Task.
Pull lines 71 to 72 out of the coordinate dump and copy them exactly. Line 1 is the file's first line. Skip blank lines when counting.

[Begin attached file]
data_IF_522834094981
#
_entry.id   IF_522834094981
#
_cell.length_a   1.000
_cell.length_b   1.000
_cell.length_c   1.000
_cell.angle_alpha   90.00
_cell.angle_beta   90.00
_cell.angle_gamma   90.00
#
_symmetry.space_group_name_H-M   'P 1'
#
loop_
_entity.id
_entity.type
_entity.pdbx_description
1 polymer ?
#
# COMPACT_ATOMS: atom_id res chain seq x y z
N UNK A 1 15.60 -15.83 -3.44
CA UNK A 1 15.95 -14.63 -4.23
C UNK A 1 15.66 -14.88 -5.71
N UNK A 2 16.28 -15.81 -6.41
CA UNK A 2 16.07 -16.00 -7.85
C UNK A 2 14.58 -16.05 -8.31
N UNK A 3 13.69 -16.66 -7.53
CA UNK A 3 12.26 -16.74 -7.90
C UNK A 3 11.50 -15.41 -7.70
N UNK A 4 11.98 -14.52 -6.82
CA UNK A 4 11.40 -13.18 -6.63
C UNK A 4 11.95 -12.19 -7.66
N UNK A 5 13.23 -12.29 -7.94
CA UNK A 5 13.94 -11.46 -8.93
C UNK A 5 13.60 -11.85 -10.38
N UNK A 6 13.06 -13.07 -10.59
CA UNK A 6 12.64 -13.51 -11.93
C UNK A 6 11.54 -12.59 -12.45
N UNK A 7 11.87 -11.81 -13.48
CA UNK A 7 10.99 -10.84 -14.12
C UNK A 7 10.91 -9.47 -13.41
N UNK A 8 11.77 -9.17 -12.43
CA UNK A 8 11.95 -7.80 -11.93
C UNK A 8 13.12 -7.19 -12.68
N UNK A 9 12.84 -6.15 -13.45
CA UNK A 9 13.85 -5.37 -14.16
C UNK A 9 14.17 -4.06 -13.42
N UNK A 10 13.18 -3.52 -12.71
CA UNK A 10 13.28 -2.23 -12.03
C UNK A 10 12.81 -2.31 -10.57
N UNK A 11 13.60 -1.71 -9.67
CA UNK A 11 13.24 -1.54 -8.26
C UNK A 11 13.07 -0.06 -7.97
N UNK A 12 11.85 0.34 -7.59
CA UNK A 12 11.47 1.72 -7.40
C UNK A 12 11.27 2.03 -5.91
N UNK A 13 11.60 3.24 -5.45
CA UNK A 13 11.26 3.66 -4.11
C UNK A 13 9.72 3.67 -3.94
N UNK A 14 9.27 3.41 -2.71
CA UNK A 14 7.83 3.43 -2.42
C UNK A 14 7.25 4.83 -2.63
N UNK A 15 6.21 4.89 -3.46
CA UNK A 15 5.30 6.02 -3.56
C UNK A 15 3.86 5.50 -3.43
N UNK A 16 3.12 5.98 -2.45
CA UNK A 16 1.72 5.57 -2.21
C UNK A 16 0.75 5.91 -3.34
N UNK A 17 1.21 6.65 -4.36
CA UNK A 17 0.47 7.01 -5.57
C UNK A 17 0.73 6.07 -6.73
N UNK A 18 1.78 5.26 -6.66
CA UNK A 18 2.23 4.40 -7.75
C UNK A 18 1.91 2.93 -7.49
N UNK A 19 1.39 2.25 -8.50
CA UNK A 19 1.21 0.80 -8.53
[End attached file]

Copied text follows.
C UNK A 17 0.73 6.07 -6.73
N UNK A 18 1.78 5.26 -6.66